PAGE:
August 4, 2015
When Joe Average steps out of his car after completing his shift for Lyft, he does so on his own terms. Nobody tells him when to start. Nobody tells him when to stop. The siren song that is prime time pricing might have coaxed him off the couch, but ultimately it was his call. And with the rest of his day, he’s going to go fishing. You see, Joe loves to fish — even more than he loves making money. After dinner, he might take some time to criticize the second season of True Detective.

Would ole Karl Marx have been happy with this result?

In The German Ideology, Marx wrote,

For as soon as the distribution of labour comes into being, each man has a particular, exclusive sphere of activity, which is forced upon him and from which he cannot escape. He is a hunter, a fisherman, a herdsman, or a critical critic, and must remain so if he does not want to lose his means of livelihood; while in communist society, where nobody has one exclusive sphere of activity but each can become accomplished in any branch he wishes, society regulates the general production and thus makes it possible for me to do one thing today and another tomorrow, to hunt in the morning, fish in the afternoon, rear cattle in the evening, criticise after dinner, just as I have a mind, without ever becoming hunter, fisherman, herdsman or critic.

Marx should be delighted — oh, except that it’s capitalism, not communism, that’s allowing Joe to be a fisherman and a critic on his own terms.

The sharing or “gig” economy is not only disrupting the way people live and work; it’s dividing the left considerably.

On the one hand, you have the nostalgic leftists who want Joe to work a nine-to-five job and skip the fishing. You know, like people did in the 1950s. As Freeman columnist Steve Horwitz writes, presidential candidate Hillary Clinton

longs for a time like the 1950s when workers had the structure of the corporate world and unions through which to lobby and negotiate for pay and benefits, rather than the so-called “gig” economy of so many modern freelance employees, such as Uber drivers. “This on-demand or so-called gig economy is creating exciting opportunities and unleashing innovation,” Clinton said, “but it’s also raising hard questions about workplace protection and what a good job will look like in the future.”

Joe already told us what a good job looks like. It’s one that lets him spend time fishing and criticizing.

More confusing (or confused, perhaps) is Paul Mason’s writing in the Guardian. He lauds “postcapitalism,” which has all the hallmarks of a society Clinton is worried about:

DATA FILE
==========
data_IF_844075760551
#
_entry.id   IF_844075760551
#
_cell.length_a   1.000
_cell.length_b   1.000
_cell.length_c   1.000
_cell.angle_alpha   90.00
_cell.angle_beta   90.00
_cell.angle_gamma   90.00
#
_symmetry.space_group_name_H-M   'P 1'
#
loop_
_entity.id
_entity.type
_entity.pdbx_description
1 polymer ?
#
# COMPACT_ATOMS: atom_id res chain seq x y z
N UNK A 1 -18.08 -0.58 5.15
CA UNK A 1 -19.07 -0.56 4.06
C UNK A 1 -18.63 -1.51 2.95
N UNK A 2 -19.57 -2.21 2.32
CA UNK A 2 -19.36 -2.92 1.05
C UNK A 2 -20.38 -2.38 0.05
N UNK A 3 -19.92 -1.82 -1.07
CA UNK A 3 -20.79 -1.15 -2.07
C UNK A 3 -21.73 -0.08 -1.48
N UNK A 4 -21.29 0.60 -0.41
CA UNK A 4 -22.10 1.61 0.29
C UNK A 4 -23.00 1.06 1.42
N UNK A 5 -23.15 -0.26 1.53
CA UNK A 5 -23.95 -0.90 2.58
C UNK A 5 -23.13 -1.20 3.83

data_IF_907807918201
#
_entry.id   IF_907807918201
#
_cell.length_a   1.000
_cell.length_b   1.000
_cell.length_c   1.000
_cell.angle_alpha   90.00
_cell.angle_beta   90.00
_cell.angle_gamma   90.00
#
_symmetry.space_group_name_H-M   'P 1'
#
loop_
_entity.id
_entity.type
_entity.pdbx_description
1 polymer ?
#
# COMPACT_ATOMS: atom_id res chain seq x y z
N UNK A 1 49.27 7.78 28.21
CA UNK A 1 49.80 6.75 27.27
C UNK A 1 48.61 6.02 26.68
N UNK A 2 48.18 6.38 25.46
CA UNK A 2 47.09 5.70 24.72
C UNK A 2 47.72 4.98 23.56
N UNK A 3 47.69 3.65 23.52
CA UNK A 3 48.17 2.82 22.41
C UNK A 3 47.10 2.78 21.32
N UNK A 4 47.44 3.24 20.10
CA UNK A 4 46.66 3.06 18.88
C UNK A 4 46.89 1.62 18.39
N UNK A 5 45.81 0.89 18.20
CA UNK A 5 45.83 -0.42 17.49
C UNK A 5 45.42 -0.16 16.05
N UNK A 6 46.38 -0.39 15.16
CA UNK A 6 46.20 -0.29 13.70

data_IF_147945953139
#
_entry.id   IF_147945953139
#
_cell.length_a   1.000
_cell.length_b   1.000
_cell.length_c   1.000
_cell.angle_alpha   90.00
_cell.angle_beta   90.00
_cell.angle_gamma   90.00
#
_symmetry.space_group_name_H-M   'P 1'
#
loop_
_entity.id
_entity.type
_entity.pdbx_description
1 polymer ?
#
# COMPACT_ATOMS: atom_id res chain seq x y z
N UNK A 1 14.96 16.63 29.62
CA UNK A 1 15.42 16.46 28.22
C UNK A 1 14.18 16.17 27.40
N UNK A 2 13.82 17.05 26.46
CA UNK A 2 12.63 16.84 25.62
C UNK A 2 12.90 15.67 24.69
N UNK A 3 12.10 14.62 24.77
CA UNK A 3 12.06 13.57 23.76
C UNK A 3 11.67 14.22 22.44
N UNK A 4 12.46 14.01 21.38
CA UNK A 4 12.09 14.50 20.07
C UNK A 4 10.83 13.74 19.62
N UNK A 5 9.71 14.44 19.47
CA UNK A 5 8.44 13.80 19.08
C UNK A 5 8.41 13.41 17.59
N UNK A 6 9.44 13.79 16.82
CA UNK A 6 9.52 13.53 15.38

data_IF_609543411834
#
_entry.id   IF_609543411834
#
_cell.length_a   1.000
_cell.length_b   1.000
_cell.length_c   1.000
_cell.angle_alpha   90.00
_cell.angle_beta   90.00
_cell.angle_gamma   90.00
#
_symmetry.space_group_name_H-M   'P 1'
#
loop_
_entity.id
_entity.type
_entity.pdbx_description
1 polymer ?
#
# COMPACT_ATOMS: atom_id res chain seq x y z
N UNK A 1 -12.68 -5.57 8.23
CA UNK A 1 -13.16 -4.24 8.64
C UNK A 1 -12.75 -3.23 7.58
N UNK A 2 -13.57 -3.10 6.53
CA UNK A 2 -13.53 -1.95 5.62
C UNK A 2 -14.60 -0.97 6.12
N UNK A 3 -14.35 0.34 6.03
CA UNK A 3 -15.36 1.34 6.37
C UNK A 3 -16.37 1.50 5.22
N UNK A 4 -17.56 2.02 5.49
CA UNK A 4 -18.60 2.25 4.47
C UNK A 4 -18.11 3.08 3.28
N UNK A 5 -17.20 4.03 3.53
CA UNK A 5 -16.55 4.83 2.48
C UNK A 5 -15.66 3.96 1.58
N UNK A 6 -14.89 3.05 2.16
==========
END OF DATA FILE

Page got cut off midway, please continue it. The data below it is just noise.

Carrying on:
Postcapitalism is possible because of three major changes information technology has brought about in the past 25 years. First, it has reduced the need for work, blurred the edges between work and free time and loosened the relationship between work and wages.

Bingo. The gig economy. But does it make sense to give capitalism a different name? I suppose one could. After all, Marx coined the term. But Marx’s definition of capitalism is a system based on private ownership of the means of production. Has that dynamic fundamentally changed?

Far from it. The sharing economy is simply decentralizing power by allowing ordinary people to use their own small-scale means of production. By solving coordination problems and lowering transaction costs, technology is augmenting capitalism.

When Joe drives for Lyft, for example, his car is still his car. And now more of his time is his, too. Capitalism, even as Marx defined it, hasn’t fundamentally changed. But the use of technology to awaken sleeping private capital is allowing the system to evolve — and rather nicely if you’re Joe Average, or one of thousands of other workers like him.

Now, I’m not saying that there is nothing interesting going on in the electronic commons. Ideas are being configured and reconfigured in the networked economy. Many of those ideas are being taken out of the intellectual-property regime, thanks to open sourcing, and this can be a good thing. There are fierce debates about whether intellectual property (claims to property in ideas and in nonscarce goods) is justifiable. But passing over those debates, more and more open-source technologies are coming online for exploitation by everyone.

Do open sourcing and the creative commons take us to postcapitalism?

I don’t know. But fundamentally, as long as the process is voluntary and carried out peacefully by a community of cooperators, who cares what you call it? Should we be upset that the guy who founded Lyft is getting rich from the tech? Some people are, because they see the accumulation of wealth as taboo. But Joe’s life is better than it would have been in the absence of Lyft. The company allows him to live more of the life he wants to live.

As long as Joe Average is happier, who cares what Hillary Clinton thinks?

Max Borders is editor of The Freeman magazine and director of content for The Foundation for Economic Education (FEE). He is also author of Superwealth: Why we should stop worrying about the gap between rich and poor. A writer and innovator with a decade of experience in the non-profit world, Max works daily towards a condition of peace, freedom and abundance for all people.